Health, Culture and Society

Anth 202

Health, Culture, and Society

MF 11:30-12:45

      SUNY College at Geneseo

Fall 2014

Instructor: Kristi J. Krumrine

Office: Bailey 147

Phone: (585) 281.3821 (cell)

              (585) 245.5043 (office)

Email: krumrine@geneseo.edu

Office Hours: MF 1-2:30 or by appointment

 

 

            TA: Peter Farruggia

            Office hrs: W 11:30-12:45

 

 

Course Outline

 Description and Objectives

This course explores health and medical issues from a biocultural, ecological and interdisciplinary perspective, highlighting the diverse ways in which different cultures deal with and are affected by illness and disease. These issues are central to medical anthropology, a fast-growing subfield of anthropology. The main topics include the evolution of illness and disease, methods used to collect data, nutrition, growth, infectious disease and the effects of globalization, environmental degradation, ethnicity, political policies and war on disease transmission and treatment. Course material will be presented through lecture, films, group presentations, and processed in class discussions.

 

Learning Outcomes

  • Students will demonstrate their understanding of health, nutrition, growth, disease and cultural diversity through examinations and class discussions.
  • ·       Students will demonstrate their understanding of the interaction between ecological, biological, political-economic and cultural factors that affect health and disease through examinations and class discussions.
  • ·       Students will demonstrate their ability to apply the anthropological approach as well as methods and theories of the discipline by researching and analyzing health issues and patterns of inequality in access to nutrition and healthcare, etc. in presentation and essay assignments.
  • ·       Students will demonstrate their ability to compare and contrast their own culture with others from the perspective of cultural relativism (multiculturalism) in classroom discussions.

 

 

Social Science Core
This course fulfills one course in the social science and one course in the multicultural general education requirements. The guidelines for social science core courses stress the development of the following characteristics of a responsible member of society:
•    an acquaintance with major empirical, analytical, or theoretical approaches to human behavior, institutions or culture;
•    an acquaintance with social, economic, political, or moral alternatives;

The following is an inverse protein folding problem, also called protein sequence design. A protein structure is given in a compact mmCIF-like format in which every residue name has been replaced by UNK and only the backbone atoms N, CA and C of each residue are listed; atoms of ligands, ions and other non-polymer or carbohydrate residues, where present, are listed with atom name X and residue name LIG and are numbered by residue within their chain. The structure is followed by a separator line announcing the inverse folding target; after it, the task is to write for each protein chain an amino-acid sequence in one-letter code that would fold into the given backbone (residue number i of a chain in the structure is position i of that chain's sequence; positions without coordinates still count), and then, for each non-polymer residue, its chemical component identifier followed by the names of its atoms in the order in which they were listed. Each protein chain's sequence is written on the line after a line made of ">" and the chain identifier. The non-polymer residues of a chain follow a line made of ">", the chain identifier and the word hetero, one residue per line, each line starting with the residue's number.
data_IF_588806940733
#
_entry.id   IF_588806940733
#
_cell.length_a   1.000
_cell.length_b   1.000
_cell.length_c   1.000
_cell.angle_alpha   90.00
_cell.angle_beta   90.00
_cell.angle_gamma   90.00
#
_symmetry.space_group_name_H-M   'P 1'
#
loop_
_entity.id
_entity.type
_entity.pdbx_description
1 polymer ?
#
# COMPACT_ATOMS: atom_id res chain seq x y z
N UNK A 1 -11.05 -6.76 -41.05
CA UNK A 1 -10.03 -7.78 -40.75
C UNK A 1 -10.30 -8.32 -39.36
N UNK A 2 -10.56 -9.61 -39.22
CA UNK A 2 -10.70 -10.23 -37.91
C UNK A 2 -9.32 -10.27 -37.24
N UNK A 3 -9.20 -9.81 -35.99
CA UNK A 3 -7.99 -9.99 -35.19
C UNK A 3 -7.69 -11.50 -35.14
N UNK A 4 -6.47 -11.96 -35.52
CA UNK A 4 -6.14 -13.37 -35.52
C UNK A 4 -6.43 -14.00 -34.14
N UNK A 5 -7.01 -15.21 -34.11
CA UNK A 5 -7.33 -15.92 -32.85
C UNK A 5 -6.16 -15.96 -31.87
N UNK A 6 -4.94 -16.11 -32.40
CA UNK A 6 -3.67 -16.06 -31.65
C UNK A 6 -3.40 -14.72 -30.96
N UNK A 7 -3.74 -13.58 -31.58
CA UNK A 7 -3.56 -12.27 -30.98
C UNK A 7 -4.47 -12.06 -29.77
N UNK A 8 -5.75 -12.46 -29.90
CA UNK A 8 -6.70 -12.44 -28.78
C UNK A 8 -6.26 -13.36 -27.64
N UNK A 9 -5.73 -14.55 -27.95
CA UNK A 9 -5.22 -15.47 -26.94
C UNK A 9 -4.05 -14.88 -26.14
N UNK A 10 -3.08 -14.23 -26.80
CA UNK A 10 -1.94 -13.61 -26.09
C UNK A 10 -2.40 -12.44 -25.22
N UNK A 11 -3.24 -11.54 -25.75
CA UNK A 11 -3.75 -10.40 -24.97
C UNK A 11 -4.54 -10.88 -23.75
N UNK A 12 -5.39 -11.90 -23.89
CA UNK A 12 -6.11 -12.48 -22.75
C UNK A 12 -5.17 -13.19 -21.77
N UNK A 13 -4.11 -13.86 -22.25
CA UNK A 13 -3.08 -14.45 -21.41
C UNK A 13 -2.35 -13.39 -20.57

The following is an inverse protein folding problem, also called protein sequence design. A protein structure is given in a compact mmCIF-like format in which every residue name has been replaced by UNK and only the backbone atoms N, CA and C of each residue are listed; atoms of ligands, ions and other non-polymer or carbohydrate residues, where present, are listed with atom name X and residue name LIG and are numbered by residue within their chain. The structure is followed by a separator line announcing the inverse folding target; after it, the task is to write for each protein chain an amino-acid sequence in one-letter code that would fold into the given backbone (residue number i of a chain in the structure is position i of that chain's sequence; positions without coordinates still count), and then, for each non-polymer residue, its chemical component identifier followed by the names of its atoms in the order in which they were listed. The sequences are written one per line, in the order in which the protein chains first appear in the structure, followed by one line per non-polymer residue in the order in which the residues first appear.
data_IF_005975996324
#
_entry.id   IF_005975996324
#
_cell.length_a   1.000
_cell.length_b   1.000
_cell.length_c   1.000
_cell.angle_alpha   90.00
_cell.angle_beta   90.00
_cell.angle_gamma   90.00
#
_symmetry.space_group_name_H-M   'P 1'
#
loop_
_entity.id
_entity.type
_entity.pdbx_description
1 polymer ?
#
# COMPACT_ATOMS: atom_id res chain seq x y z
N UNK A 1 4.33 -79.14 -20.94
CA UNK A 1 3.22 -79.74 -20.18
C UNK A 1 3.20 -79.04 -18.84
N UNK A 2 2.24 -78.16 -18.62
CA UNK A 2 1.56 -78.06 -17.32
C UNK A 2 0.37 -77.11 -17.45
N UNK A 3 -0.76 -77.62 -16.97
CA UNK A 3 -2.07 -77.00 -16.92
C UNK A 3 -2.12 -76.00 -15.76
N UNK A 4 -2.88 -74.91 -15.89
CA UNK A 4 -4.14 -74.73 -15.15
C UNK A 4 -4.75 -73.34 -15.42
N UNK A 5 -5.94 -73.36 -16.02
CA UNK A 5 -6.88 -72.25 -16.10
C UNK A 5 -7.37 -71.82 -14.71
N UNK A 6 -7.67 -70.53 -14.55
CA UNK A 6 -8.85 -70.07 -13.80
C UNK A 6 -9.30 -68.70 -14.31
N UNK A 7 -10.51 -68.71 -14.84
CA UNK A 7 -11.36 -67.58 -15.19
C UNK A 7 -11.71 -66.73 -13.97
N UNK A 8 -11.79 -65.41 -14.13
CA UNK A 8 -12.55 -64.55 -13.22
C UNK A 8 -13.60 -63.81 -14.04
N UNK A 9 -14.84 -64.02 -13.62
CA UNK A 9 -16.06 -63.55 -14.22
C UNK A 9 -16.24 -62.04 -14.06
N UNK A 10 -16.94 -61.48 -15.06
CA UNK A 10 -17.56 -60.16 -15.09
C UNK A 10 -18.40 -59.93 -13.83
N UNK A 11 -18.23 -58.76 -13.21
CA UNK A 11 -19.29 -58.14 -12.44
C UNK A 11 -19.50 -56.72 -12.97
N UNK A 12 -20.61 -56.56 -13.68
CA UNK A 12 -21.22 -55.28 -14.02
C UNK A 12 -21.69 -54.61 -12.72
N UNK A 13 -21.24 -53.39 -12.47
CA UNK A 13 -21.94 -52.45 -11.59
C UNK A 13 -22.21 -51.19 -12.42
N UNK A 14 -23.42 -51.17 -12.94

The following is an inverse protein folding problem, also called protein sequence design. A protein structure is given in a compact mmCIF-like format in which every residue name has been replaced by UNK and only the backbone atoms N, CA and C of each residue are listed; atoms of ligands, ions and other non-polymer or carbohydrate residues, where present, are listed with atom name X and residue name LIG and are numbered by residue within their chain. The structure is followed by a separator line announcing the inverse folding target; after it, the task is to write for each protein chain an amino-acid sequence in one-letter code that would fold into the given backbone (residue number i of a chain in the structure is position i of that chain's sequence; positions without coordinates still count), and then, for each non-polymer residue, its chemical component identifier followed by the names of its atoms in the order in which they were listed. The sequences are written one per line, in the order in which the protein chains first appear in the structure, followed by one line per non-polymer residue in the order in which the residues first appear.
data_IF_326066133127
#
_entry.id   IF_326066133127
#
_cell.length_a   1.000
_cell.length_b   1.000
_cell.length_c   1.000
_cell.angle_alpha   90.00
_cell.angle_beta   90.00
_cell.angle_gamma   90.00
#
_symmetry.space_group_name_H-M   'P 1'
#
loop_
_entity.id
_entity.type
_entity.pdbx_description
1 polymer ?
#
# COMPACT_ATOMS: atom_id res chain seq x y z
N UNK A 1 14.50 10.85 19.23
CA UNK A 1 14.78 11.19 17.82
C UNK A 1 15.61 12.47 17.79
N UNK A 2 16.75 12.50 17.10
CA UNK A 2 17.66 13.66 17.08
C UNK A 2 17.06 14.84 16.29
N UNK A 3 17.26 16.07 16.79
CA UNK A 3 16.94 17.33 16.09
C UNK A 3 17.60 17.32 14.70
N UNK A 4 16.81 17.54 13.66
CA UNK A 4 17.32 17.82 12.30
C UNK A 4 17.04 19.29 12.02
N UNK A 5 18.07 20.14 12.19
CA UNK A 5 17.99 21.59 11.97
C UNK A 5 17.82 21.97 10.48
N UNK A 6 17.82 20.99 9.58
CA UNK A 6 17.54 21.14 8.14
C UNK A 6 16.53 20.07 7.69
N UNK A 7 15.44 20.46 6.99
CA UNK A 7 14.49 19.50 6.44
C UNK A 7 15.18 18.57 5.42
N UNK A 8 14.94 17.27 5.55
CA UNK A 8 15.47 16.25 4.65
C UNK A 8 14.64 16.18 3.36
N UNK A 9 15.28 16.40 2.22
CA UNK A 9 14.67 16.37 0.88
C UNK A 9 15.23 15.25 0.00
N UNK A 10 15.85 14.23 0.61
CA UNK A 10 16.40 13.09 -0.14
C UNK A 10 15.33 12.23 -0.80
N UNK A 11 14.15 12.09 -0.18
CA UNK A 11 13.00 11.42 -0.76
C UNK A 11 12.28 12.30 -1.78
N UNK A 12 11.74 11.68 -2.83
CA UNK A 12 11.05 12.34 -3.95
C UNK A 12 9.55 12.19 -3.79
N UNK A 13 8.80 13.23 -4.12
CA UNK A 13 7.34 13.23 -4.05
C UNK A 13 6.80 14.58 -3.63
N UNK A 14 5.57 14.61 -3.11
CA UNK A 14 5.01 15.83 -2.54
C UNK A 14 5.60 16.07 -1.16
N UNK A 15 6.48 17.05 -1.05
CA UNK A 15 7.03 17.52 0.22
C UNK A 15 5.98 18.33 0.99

•    an acquaintance with major problems, issues, institutions, practices or trends in the social world;
•    a capacity to express ideas clearly, coherently and grammatically in written form as one component of the evaluation process. This written work must total at least 1500 words, at least half of which must be prepared outside of class.

 

Required Texts

 

Dettwyler (1994) Dancing Skeletons: Life and Death in West Africa. Waveland Press.

Hewlett and Hewlett (2008) Ebola, Culture, and Politics: The Anthropology of an Emerging Disease. Wadsworth.

 

Class Requirements

Exams: There will be 2 exams in this course, each worth 25% of the final grade. The exams will cover lectures, readings and films and will emphasize your conceptual grasp of the course material. A final essay worth 25 pts will be completed on the day of the final examination. All exams must be taken at the scheduled time. Due dates are outlined below.

 

Weekly Discussions: Students will be assigned to teams within which discussions of assigned readings will be conducted. Discussions will be conducted both in class and online. These weekly discussion posts will be worth a total of 25% of the final grade.

 

Presentation: Working in groups of 3, students are required to choose a research topic of their choice and present their findings in an in-class presentation. Presentations should be approximately 30 minutes in duration and should include visual aides, such as PowerPoint. An additional 5 minutes of question/answer will follow. The presentation should include a works cited slide, in-text citations, and any images used should also be referenced (you can include a small caption under each image with the author, year and page number). The presentation grade comprises 20% of the total course requirements. A minimum of 12 bibliographic sources (3 of which may be from the internet) must be used. Students are required to submit an annotated bibliography in October. All students MUST contribute equally to the project; please let me know ASAP if you feel that your partners are not putting in equal time. A detailed description of the assignment will be posted.

 

Peer Reviews: The remaining components of the final grade include completing peer review sheets for fellow student presentations and the final essay (each worth 5% of the final grade). Peer review sheets will be completed and submitted by the end of the day of the presentation (midnight) in order to get full credit and the final essay will be given during the final exam time slot.